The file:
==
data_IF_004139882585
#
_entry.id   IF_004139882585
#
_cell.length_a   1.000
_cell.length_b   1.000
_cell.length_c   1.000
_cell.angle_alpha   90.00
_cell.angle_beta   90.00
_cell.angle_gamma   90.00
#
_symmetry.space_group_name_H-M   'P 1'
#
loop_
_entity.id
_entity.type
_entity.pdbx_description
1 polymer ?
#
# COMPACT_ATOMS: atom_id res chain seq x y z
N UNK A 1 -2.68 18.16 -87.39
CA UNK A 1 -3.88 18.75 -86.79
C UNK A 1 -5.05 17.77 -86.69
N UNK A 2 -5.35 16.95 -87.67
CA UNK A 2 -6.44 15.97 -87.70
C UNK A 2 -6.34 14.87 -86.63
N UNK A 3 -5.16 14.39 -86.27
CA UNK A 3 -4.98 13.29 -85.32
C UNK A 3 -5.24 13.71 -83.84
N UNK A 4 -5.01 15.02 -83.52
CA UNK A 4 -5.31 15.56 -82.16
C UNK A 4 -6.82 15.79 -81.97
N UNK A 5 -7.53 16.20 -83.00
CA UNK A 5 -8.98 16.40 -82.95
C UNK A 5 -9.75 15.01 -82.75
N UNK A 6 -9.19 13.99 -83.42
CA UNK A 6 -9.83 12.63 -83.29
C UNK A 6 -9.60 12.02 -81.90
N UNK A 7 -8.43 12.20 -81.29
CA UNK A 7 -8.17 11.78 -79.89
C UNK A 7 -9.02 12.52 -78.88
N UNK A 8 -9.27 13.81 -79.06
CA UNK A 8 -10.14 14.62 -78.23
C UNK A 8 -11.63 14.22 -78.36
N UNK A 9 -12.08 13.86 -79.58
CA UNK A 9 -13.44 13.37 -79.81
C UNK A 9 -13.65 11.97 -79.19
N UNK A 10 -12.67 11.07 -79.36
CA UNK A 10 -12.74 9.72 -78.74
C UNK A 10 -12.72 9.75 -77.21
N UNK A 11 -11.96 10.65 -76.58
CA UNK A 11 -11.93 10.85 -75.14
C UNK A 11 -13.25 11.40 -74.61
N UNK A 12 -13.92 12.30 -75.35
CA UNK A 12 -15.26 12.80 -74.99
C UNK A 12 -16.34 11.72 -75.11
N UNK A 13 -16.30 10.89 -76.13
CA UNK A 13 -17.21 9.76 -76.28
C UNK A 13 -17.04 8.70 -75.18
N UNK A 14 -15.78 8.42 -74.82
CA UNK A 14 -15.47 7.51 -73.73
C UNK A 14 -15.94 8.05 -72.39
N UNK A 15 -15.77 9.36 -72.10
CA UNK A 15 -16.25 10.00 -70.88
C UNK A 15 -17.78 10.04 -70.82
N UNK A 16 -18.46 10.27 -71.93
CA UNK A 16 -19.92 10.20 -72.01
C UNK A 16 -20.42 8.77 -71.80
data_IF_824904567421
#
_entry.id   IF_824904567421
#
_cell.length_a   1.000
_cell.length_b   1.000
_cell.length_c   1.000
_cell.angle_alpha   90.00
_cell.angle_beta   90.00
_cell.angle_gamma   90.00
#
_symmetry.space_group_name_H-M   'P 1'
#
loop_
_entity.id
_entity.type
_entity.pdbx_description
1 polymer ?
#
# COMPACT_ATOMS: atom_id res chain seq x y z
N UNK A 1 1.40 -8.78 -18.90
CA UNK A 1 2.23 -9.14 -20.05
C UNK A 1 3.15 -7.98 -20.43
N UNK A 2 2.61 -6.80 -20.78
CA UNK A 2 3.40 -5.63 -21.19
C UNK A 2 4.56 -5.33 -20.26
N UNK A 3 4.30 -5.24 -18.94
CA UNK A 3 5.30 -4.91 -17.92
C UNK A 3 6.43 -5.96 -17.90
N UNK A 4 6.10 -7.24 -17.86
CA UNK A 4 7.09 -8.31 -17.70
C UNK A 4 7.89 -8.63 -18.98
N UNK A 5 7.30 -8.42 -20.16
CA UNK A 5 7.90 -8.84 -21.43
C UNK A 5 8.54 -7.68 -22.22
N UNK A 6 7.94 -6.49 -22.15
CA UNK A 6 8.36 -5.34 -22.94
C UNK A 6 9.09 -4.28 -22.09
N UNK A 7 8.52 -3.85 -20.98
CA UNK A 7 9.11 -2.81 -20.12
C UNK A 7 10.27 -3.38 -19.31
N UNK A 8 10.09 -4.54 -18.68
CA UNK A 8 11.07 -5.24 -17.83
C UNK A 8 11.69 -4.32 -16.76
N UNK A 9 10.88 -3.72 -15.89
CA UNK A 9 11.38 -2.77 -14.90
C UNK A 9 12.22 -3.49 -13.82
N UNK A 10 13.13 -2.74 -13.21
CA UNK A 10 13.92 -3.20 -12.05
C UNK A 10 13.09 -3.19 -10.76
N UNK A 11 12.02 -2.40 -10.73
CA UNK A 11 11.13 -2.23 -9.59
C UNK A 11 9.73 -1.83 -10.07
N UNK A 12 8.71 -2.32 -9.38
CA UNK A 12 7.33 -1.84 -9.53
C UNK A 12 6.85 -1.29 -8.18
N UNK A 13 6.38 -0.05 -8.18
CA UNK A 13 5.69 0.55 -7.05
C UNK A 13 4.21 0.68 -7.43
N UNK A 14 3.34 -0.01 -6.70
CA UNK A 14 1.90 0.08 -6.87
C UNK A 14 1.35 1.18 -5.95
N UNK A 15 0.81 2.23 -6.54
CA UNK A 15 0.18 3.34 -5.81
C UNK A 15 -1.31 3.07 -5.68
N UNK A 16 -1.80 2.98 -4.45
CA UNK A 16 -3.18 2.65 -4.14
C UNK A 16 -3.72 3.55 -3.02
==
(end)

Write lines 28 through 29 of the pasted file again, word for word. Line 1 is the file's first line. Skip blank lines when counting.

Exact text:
CA UNK A 3 -4.98 13.29 -85.32
C UNK A 3 -5.24 13.71 -83.84